Front Range

Ice, Ice Baby

A Broomfield ice climber walks us through scaling Vail’s difficult 35-meter Rigid Designator.

March 2014

—D. Scott Clark/Tandemstock

Broomfield’s Aaron Montgomery, recently returned from demonstrating ice climbing as a potential Olympic sport at the Winter Games in Sochi, walks us through scaling Vail’s difficult 35-meter Rigid Designator.

Ice Sculpture
The ice on Designator forms from the top and the bottom and meets in the middle. The ice at the bottom is referred to ascauliflower ice; it forms from the splatter of water hitting below. The section in the middle—the dagger—is free hanging. 

Safety First
The first thing you look for at the base of a route is where the belayer will stand. You shouldn’t belay off the left side of Designator because there’s usually a hanging dagger that can fall. It’s actually killed someone. Ice is like that. It falls down. 

Temp Control
You’re constantly reading the medium, which is ice. It changes with temperature. Ice is awesome a little above or a little below freezing, but if it gets below like 10 degrees, the ice gets very hard and very brittle.

Route Finding
Climbing cauliflower ice is awkward. You’re standing on it, but not really kicking in, and your tools are slopped over the ice above you. It’s very funky, but you can get screws—used to anchor climbers to the ice in a fall—in there pretty good. 

Placing Protection
You’re looking for a place that’s thick enough to take the screw, which is between 11 and 19 centimeters. You want the screw to be in as deep as possible, pointed five to 10 degrees upward.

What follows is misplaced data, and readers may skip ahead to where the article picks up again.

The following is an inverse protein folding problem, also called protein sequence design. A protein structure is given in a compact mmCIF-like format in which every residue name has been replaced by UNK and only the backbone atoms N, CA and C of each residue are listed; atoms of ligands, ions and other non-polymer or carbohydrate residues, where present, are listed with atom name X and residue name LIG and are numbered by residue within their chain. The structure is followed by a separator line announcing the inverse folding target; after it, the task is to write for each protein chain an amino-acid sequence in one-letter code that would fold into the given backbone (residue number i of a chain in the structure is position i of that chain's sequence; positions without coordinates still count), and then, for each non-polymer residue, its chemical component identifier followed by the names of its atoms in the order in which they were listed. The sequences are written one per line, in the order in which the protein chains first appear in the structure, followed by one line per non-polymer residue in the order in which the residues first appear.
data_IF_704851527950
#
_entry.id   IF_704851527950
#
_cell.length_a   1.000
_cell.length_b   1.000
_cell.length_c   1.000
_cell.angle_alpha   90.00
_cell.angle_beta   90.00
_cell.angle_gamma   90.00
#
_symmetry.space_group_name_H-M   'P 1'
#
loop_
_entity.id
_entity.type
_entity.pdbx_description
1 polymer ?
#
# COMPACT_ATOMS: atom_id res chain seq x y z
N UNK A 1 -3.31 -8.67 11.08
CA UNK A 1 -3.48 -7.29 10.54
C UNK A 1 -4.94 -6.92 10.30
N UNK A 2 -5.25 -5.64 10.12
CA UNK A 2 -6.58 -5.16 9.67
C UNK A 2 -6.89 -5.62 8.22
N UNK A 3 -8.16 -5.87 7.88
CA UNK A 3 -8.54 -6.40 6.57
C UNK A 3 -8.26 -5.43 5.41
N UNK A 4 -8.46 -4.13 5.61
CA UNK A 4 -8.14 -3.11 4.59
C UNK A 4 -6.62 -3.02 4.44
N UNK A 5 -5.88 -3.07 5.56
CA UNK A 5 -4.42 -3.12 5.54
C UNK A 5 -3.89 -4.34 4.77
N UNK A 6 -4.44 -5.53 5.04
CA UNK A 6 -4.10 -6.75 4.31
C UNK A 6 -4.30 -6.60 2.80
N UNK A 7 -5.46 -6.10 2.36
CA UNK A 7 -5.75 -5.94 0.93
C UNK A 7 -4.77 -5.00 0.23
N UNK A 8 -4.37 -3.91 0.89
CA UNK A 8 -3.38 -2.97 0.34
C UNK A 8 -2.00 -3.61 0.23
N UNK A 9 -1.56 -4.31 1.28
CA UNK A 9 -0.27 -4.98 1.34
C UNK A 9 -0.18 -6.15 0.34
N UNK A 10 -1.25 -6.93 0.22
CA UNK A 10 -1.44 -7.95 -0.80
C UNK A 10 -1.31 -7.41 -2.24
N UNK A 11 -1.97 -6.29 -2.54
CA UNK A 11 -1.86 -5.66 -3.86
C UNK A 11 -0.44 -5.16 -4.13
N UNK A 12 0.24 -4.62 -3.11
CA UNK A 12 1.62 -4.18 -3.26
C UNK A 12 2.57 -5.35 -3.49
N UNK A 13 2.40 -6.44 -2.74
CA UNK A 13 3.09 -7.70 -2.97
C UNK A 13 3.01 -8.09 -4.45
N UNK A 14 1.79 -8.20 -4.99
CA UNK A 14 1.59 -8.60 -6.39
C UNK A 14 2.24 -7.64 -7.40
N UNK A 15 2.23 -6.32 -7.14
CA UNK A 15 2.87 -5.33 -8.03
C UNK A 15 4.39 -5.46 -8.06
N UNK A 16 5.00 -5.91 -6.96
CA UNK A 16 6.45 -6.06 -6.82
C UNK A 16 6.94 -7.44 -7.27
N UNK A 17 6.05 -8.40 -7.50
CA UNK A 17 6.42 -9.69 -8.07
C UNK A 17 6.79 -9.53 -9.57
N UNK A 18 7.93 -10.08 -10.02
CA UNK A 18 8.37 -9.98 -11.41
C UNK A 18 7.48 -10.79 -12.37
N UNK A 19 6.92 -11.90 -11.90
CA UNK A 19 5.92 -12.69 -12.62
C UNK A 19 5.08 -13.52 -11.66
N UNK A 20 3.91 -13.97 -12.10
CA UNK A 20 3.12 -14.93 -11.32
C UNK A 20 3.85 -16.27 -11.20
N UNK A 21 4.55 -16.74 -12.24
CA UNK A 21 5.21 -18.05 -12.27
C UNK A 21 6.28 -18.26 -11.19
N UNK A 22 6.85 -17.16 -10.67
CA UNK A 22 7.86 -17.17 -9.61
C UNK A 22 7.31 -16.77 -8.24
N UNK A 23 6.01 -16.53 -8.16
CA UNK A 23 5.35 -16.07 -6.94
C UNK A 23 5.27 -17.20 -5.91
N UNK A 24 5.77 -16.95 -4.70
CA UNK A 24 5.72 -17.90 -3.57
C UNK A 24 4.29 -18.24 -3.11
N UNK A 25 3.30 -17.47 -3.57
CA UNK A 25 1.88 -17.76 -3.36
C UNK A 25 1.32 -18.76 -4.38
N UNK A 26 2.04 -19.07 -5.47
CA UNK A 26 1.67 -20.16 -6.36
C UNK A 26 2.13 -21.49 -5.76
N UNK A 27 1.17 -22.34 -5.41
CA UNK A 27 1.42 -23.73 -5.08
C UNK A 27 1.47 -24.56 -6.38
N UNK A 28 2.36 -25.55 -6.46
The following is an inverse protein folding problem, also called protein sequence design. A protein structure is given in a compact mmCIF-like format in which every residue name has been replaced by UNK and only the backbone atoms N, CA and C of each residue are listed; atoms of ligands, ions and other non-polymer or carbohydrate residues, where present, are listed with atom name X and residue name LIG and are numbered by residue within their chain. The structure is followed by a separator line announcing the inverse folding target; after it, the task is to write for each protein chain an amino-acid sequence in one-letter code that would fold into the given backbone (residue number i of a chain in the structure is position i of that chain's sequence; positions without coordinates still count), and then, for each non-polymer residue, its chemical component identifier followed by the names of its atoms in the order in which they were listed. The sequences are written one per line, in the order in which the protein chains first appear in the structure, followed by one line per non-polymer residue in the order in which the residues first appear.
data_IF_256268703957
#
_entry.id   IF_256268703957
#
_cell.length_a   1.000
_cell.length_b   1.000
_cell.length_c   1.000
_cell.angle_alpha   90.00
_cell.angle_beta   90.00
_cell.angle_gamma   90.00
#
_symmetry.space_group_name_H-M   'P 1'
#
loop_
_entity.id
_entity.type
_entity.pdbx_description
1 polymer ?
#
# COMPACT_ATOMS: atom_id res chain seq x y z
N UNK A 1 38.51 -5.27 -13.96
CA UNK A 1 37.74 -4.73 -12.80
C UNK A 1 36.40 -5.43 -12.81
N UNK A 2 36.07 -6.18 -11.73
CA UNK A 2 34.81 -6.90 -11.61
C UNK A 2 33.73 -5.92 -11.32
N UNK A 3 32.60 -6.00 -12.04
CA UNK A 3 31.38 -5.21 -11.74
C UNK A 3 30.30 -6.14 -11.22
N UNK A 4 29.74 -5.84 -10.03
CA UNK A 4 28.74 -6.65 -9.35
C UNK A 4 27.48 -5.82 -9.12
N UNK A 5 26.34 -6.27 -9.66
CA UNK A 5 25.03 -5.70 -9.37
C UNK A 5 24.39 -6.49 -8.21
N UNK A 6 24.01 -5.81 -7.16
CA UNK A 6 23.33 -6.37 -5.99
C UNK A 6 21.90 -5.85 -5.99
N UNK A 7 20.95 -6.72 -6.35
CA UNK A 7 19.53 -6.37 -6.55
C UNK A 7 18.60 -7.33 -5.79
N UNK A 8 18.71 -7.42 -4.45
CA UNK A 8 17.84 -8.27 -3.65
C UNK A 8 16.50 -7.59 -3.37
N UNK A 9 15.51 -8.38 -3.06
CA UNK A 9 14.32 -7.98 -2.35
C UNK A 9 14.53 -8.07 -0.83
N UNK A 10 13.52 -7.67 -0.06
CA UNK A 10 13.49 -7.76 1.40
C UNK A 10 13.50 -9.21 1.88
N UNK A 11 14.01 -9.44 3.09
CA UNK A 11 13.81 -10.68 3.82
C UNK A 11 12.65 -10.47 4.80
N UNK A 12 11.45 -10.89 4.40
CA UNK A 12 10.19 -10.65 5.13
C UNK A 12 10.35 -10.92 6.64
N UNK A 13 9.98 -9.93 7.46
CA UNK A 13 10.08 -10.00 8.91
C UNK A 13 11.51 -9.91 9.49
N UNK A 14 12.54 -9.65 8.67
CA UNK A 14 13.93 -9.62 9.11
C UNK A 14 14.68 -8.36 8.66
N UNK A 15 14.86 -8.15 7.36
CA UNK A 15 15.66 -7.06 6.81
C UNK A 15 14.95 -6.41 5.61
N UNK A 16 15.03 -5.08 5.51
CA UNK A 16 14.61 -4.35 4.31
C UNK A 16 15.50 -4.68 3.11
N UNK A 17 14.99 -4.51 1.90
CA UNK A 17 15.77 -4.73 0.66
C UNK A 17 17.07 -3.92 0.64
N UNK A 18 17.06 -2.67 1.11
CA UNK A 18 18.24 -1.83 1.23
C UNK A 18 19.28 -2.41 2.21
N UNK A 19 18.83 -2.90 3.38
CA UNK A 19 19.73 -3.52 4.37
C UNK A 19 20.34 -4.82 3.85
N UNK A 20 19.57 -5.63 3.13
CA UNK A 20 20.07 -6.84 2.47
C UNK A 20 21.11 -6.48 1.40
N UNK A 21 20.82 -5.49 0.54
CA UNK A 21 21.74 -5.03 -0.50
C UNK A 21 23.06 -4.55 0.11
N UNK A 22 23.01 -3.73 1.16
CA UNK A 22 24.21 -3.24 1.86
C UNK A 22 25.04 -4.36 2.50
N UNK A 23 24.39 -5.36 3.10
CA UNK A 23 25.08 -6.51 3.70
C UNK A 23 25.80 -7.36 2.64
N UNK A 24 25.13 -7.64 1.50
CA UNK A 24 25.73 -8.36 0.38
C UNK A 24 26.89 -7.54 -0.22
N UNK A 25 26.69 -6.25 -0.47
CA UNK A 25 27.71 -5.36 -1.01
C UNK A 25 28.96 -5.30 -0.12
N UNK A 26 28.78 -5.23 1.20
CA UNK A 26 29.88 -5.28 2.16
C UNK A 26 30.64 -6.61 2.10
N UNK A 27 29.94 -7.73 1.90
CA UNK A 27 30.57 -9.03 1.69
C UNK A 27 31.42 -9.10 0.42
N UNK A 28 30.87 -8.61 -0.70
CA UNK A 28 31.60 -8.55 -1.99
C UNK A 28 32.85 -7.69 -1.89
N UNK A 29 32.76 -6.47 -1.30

Emergency Maneuvers 
If you fall—even if the screw catches you—crampons make it easy to sprain or break an ankle. If you feel yourself falling, give a little hop or kick your feet back and get away from the ice. 

The Crux
The last moves before the top are the hardest. As the steepness gives way, you have to pull over the bulge. It’s hard to stick your tools because Designator gets a lot of snow on top, so you have to trust your feet. 

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In the United States, ice climbing routes are typically graded as WI (water ice) one to seven, with one being low-angle ice that doesn’t require tools and seven being highly technical, overhanging routes with little protection and very few rests. Rigid Designator is WI5.   

 

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—Image by D. Scott Clark/Tandemstock